The definitive guide to world history. I haven't quite finished it yet (it's taken me a year!) but it gives you an amazing synopsis and helps to put events into perspective. World events that you previously would not have considered as important as others are given greater prominence, and vice versa. It shows that many of the current problems are certainly not new or different. A book every politician (and every other member of the planet for that matter) should read!!
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3 of 3 people found the following review helpful
5.0 out of 5 stars Gives a marvellous sense of perspective on human existence, 22 Dec 2009
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This is a classic read - the story of all human endeavour since recorded time - and well written and entertaining too. Sometimes we get too embroiled in the trivia of our daily lives and books such as Roberts' History of the World help us realise that people have always faced difficulties and always will - it's how we face them that matters. What work of fiction could compare with the grand panoply of human history? A great achievement and a fitting legacy for a great historian. Recommended.
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5 of 6 people found the following review helpful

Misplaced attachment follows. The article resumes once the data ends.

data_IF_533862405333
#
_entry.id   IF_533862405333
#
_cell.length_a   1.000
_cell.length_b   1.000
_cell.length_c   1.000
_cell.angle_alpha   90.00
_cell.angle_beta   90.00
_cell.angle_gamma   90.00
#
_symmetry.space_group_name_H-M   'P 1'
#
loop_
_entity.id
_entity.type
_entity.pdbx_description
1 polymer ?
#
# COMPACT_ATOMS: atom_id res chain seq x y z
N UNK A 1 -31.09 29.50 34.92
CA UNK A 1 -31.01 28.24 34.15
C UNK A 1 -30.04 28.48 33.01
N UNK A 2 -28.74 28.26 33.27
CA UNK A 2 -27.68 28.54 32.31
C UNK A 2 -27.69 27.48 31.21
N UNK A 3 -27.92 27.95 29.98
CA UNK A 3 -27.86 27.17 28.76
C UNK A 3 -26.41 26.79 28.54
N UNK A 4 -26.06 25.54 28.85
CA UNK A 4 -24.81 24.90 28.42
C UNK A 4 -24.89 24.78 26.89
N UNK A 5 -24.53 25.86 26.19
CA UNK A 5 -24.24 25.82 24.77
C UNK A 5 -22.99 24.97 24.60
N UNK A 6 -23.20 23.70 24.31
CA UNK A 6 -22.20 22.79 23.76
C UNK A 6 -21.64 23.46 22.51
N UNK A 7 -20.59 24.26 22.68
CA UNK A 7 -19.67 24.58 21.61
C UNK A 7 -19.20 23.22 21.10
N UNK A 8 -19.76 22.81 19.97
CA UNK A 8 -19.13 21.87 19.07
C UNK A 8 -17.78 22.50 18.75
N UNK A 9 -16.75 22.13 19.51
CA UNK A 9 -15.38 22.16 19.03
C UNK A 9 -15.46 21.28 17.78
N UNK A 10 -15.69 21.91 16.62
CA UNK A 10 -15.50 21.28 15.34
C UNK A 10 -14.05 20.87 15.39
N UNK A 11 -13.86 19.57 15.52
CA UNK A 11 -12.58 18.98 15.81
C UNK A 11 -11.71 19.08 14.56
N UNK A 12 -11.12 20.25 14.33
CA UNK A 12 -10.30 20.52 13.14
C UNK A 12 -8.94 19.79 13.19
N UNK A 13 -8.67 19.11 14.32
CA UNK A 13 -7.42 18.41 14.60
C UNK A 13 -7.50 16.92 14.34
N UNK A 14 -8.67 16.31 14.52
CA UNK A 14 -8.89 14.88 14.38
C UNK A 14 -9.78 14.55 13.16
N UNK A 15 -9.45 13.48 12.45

5.0 out of 5 stars History of the World, 30 April 2012
By 
Miss G. Bagshaw "GemmaHist" (Leeds, UK) - See all my reviews
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For anyone wishing to understand how the world has evolved from the very beginning, this is the book for you. Starting at the evolution of humans, into homosapiens, and then assessing each civilisation throughout history to the modern day, the Penguin History of the World provides the best introduction to the study of history.

I was a bit apprehensive of a book that claimed to cover every period, but the book is nicely written and so clearly expressed (and without doubt seems to cover every major event that I can think of) that this book isn't just for academics, but the general reader who wishes to get a grasp of how events have shaped the world.